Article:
Fleet Drivers Want More Safety Training, Study Finds

New research from insurance provider Nationwide shows commercial fleet drivers are facing increased distractions and safety risks on the road, exacerbated by staffing shortages that are leading to longer hours behind the wheel and a reduced focus on safety.

Nearly three-quarters of commercial drivers surveyed said they want their management to increase the training being provided to drivers to help prevent accidents and improve safety.

Edelman Data and Intelligence (DXI) conducted the national online survey of 400 commercial drivers and 1,000 general consumers. 

Drivers Feel Distracted and Overworked

A circle chart shows two-thirds of drivers feel distracted. Next to it, a bar chart shows reasons they feel distracted, including in-car technology.

Many survey respondents said they feel distracted by technology in their vehicle.

One-third of company drivers said they “often or sometimes” feel distracted while driving for work purposes – mostly caused by known safety hazards like operating GPS/navigation systems, interacting with radio or music systems, or responding to work-related texts.

More than a quarter of respondents also daydream behind the wheel and 13% are checking social media apps.

Staffing shortages could be contributing to risky driving behaviors as drivers work longer hours and face challenging deadlines.

Four in 10 drivers say their employer is struggling with staffing shortages, leading to increased workloads, longer hours and more difficulty meeting deadlines.

Drivers also reported facing distractions due to work demands:

  • 55% take work phone calls while driving
  • 30% read/respond to work texts while driving
  • 18% read work emails, while 16% respond to work emails

While 57% of commercial drivers reported that their company enforces a ‘hands-free’ phone policy, about half of those drivers also said their company does not monitor cell phone usage.

Two charts compare what dangerous activities drivers take part in - consumers vs. commercial drivers. Over half of commercial drivers take work calls behind the wheel.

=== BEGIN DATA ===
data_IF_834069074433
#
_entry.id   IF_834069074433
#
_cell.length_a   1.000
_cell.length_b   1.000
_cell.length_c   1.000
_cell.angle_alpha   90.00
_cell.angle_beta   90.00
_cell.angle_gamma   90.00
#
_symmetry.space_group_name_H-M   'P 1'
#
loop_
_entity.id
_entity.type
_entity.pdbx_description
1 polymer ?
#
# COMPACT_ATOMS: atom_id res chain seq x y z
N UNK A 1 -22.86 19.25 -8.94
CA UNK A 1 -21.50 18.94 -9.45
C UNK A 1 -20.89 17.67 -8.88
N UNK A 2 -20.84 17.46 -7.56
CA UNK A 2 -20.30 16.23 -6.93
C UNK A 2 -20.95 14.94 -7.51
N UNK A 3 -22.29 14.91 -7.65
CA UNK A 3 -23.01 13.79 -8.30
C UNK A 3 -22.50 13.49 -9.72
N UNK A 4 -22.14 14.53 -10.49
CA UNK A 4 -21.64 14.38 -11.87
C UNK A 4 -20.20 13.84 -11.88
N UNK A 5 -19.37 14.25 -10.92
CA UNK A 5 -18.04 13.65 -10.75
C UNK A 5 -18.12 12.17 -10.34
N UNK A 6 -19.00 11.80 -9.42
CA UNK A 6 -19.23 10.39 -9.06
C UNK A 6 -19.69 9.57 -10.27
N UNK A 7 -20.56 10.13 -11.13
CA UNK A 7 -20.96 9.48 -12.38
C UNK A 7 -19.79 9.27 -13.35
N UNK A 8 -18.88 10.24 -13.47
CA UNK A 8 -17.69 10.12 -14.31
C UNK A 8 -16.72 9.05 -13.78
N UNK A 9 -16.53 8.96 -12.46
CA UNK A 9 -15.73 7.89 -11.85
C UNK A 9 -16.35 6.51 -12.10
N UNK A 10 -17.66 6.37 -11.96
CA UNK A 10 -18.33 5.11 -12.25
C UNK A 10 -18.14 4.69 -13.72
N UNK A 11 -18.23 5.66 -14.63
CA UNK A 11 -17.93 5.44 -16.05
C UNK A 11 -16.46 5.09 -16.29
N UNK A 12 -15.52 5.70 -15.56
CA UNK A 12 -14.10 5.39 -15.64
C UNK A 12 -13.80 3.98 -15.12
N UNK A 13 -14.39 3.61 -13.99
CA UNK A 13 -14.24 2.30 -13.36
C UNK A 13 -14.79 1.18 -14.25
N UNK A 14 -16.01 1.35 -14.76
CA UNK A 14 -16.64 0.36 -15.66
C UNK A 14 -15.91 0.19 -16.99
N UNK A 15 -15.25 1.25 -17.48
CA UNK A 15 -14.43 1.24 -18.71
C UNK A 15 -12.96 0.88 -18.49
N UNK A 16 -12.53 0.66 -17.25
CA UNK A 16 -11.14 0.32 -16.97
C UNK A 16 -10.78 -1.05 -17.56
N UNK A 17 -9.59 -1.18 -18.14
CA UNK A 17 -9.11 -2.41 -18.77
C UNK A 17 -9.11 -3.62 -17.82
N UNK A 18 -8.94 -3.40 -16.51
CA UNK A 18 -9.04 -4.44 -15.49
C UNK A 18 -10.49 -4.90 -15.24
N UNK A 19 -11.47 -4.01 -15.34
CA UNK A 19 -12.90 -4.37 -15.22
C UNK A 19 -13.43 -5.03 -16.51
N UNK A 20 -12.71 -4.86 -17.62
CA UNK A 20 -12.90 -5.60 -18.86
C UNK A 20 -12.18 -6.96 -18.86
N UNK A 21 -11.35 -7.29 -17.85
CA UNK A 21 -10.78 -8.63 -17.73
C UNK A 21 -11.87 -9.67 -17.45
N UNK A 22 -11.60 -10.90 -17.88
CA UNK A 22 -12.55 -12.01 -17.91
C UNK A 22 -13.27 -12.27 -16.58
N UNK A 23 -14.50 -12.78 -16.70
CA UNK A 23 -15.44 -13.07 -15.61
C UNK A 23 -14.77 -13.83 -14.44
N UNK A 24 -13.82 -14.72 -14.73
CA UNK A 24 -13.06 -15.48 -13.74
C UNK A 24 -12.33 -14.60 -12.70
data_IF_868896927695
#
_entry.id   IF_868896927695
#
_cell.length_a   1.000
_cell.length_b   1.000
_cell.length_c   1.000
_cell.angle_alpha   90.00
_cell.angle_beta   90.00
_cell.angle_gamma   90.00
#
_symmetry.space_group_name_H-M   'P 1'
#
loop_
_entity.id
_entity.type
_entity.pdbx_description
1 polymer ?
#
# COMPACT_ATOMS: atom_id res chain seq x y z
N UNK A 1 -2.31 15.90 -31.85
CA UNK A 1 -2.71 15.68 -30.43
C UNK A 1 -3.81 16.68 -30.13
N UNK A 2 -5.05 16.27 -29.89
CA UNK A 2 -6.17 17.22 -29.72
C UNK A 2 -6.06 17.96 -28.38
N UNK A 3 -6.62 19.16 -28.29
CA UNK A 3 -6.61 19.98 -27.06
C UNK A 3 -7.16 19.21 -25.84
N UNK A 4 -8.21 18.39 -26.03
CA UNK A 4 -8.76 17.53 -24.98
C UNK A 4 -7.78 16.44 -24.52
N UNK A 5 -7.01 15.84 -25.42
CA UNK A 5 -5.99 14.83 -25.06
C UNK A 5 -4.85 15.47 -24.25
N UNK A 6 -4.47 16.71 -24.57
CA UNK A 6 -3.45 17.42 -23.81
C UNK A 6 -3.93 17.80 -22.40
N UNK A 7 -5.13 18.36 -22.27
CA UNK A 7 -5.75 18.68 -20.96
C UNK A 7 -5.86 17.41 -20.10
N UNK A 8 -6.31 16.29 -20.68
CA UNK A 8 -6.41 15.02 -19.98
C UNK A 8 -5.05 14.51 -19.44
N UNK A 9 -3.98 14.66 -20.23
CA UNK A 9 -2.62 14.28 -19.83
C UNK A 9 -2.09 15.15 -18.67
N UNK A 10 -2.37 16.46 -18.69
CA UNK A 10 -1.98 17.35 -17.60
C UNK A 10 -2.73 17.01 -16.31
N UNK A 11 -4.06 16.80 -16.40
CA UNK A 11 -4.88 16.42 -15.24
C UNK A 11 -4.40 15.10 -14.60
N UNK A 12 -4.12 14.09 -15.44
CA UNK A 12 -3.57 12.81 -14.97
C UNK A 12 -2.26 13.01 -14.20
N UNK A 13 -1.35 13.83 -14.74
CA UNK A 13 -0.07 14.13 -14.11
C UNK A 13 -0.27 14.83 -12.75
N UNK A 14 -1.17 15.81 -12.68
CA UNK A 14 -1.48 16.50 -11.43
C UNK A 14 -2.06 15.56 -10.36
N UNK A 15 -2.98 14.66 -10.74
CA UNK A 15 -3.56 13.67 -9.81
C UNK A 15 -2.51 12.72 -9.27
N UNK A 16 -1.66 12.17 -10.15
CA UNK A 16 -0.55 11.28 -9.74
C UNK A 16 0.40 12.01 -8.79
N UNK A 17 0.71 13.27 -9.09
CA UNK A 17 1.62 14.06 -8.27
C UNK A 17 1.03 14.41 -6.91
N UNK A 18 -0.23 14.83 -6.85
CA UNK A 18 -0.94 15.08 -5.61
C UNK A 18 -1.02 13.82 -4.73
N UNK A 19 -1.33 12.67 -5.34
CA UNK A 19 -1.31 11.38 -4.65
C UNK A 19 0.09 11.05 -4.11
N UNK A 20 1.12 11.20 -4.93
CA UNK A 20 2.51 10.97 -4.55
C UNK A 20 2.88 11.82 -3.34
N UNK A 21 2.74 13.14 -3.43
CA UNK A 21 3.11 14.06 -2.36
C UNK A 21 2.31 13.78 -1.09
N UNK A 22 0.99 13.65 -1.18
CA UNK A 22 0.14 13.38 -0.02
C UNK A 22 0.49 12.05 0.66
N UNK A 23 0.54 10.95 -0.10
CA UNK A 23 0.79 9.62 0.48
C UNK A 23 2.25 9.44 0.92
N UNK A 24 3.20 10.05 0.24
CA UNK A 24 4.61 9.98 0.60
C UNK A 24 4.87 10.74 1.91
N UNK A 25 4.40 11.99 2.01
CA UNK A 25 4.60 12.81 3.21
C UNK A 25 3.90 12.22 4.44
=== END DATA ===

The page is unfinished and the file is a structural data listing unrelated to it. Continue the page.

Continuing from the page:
More than half of commercial drivers reported they sometimes or often take work calls.

Concerns About Safety From Drivers

Driver shortages may also be fueling concerns about overall workplace standards and practices that could impact the safety of fleet drivers and the general public on the roads with them. Here’s how some of the data breaks down:

  • 42% of drivers say their employer has reduced hiring criteria
  • 39% say employee training has suffered
  • 34% say there’s less of a focus on safety

More than half of fleet drivers say they’re worried about their own personal safety and liability behind the wheel. More than half of respondents reported being involved in or having witnessed an accident in the past year.

Support For Safety Initiatives and Technology

As a result, 72% of drivers want their management to increase the training being provided to drivers to help prevent accidents and improve safety.

Drivers are also overwhelmingly supportive of technology like dash cams and telematics, which they feel can improve their safety on the roads and increase transparency and accountability. Despite this, only 38% of drivers say their employer requires a dash cam or monitors their driving with telematics.

“Business owners may have opportunities to elevate the training and safety resources they’re offering for drivers, further demonstrating their commitment to their workers and, in turn, potentially helping with hiring and retaining good drivers in the future,” said Kristina Talkowski, Nationwide’s leader of Middle Market Commercial Lines. “Safe, high quality drivers also welcome technology like dash cams that can help improve safe driving behaviors and stave off legal system abuse that’s negatively impacting insurance customers through higher insurance costs, longer claims resolution times and limited access to coverage.”

A proactive approach can save companies money in the long run, helping them avoid repair and replacement costs, as well as workers comp payouts.

Where Do Drivers Feel Safest?

A percentage breakdown shows more than half of drivers feel urban settings are the most dangerous. A chart next to it shows specific risks commercial drivers notice in rural areas, like curvy roads.

Over half of respondents reported that they believe urban road settings are the most dangerous.

Just over half of respondents said they feel cities and downtown areas are the most dangerous areas to drive, with 15% saying they believed suburban or rural/country areas are the most dangerous. About one-third said all settings are equally dangerous.

In rural areas, nearly half of fleet drivers said they felt tight, curvy roads with limited visibility were the most dangerous risks, with people making dangerous passes on two-lane roads just behind it.

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